Dr. TONG, Xiuli Shelley



Academic Unit of Human Communication, Development, and Information Sciences
Faculty of Education

The University of Hong Kong

 Ph.D., Chinese University of Hong Kong (2008)
Phone: +852 2241 5982

Correspondence Address:
Room 804C, Meng Wah Complex,
The University of Hong Kong,
Pokfulam, Hong Kong

Recent Honors and Awards:

  • HKU Faculty of Education Outstanding Researcher Award (2021)
  • HKU Faculty of Education Research Output Prize (2021)
  • RGC Research Fellow Award (2021)
  • Fulbright Senior Research Scholar Award (2019)
  • HKU Research Output Prize (2017)
  • HKU Faculty of Education Research Output Prize (2017)
  • HKU Faculty of Education Outstanding Young Researcher Award (2016)
  • HKU Faculty of Education Early Career Research Output Award (2016)
  • HKU Overseas Fellowship Award (2015)
  • National Academy of Education/Spencer Foundation Postdoctoral Fellowship (2011)



Dr. Shelley Tong’s Ph.D. and postdoctoral work explored the mechanisms of word reading and reading comprehension development and difficulties in Chinese and English. She expanded her early research by unifying three areas—speech perception, language learning, and biliteracy acquisition—and developing a new interdisciplinary research program to understand how bilingual children crack suprasegmental speech and orthographic codes to formulate speech-print associations in the process of becoming biliterate. Specifically, her research topics include:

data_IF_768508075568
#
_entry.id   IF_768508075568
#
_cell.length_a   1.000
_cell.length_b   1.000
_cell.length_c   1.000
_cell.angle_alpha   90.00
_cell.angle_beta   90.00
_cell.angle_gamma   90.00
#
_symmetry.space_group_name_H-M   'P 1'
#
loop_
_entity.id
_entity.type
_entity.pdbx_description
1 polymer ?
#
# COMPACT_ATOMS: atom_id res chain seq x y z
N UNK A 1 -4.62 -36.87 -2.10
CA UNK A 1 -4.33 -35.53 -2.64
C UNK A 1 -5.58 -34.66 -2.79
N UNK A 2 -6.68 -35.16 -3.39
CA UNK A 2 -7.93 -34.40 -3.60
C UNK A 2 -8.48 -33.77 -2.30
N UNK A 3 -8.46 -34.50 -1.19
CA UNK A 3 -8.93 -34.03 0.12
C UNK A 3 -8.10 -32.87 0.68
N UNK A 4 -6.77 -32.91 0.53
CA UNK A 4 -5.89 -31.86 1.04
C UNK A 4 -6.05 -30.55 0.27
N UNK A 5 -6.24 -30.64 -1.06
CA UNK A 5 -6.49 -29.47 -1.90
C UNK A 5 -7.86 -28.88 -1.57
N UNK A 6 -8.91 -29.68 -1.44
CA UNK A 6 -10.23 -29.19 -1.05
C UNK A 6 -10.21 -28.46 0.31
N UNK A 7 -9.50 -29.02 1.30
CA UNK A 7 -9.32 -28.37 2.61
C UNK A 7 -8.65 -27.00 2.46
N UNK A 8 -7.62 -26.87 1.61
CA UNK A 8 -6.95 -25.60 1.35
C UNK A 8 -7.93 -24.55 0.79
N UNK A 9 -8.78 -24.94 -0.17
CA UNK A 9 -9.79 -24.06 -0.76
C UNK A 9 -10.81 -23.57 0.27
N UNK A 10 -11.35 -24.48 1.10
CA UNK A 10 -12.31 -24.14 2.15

(1) Cross-language perception of lexical prosody (i.e., Chinese lexical tone and English lexical stress)
(2) Musicianship and tone language expertise on second language acquisition 
(3) Statistical learning of orthographic regularities in children with developmental dyslexia 
(4) Prosodic reading and reading comprehension difficulties in first and second language reading comprehension development 
(5) Understanding reading comprehension difficulties in children with autism spectrum disorders 
(6) Learning Chinese as a foreign language 
(7) Understanding cognitive and linguistic prerequisites underlying reading comprehension development in bilingual children. 

Click to see more about Faculty Webpage & Publications